Help understanding graph from a sound measurement
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 5th June 2019, 12:37 PM #1 seb123audio diyAudio Member   Join Date: Apr 2019 Help understanding graph from a sound measurement Hi, I have a graph that has been created from a "Distortion Product Ratio H2" test. The parameters for the test are output volume and the frequency sweep range (20Hz-1kHz) and a sweeptime of 5 seconds. 3 channels have been recorded but just ignore all but one. I am trying to understand how to interpret a single channel's result. Here is the graph: Link to image: Imgur: The magic of the Internet If I am not mistaken, the test does the following: - A)It sweeps through the frequency range for a duration of the sweeptime. - B)For each and every frequency in that range: the dBSPL of the 2nd harmonic frequency of the currently played frequency, is recorded as a value. - C)The result is a graph were each value in the graph shows the difference between the 2nd harmonic and its fundamental in dBSPL. The x-value is the fundamental frequency. The y-value is the difference between the dBSPL of the fundamental frequency and its 2nd harmonic expressed in dB. - D)Formula: - <2nd harmonic in dBSPL> = . Am I correct in my interpretation? If I am correct, were can I find a source for this? I have looked and looked but can't find any site explaining it. Last edited by seb123audio; 7th June 2019 at 12:20 PM.
 5th June 2019, 06:00 PM #2 adason   diyAudio Member     Join Date: Nov 2004 Location: Maryland i see no image
seb123audio
diyAudio Member

Join Date: Apr 2019
Quote:
 Originally Posted by adason i see no image
Fixed it.

DF96
diyAudio Member

Join Date: May 2007
On the Audio Precision website it says
Quote:
 In the Distortion Product Level view, the graph displays rms level. In the Distortion Product Ratio view, the graph displays the ratio of the rms level of the distortion product to the rms level of the fundamental tone.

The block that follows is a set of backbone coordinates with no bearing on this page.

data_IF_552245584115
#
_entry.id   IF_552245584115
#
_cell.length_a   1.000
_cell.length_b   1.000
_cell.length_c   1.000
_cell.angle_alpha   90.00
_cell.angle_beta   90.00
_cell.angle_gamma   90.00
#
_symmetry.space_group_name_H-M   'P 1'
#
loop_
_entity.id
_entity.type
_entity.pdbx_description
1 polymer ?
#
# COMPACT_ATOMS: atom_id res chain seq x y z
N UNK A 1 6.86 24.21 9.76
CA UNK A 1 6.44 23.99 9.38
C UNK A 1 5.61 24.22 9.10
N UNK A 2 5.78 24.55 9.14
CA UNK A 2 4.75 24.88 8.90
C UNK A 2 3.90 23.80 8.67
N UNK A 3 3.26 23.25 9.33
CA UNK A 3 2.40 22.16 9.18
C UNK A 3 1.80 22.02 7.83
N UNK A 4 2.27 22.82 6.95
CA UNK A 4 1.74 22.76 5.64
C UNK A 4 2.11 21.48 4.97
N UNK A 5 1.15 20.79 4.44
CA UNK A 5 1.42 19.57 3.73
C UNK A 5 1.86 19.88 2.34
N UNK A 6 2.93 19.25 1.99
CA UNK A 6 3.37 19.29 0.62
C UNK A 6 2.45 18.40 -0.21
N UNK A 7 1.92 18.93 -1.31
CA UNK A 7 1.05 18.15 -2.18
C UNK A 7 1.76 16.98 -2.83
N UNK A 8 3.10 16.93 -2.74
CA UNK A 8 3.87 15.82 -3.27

7th June 2019, 09:09 PM #5 Elvee   diyAudio Member     Join Date: Sep 2006 I do not see why the graph seems to be centered about ~-5dB. In fact, for H2 (or any H), the values should all be largely negative, unless there is something really wrong with the test setup or the DUT (can happen, but should be fixed before trying to interpret the results) __________________ . .Circlophone your life !!!! . . ♫♪ My little cheap Circlophone© ♫♪ Electrify your daily life!!! ....⚡⚡ ELEKTRIA ⚡⚡
 7th June 2019, 10:11 PM #6 cbdb   diyAudio Member   Join Date: Oct 2008 Location: Vancouver According to the graph the distortion varies 80db! Isn't +40db 10,000% or more distortion? It might be normalized +60db or something but that's confusing. Any way very bad distortion if it's from an audio device.
 8th June 2019, 02:56 PM #7 DF96   diyAudio Member   Join Date: May 2007 I am going to guess that this is a plot from a speaker test, done by someone who is still learning about dB and reference levels.
 8th June 2019, 10:49 PM #8 PRR   diyAudio Member     Join Date: Jun 2003 Location: Maine USA It might help if we knew what the driver is. If the cone is smaller than your palm, it is very reasonable that above 150Hz the THD at high level is near 10% (-20dB); and below 150Hz the speaker is not making much fundamental and the distortion and stray wheeze reads higher than the fundamental (positive dB).

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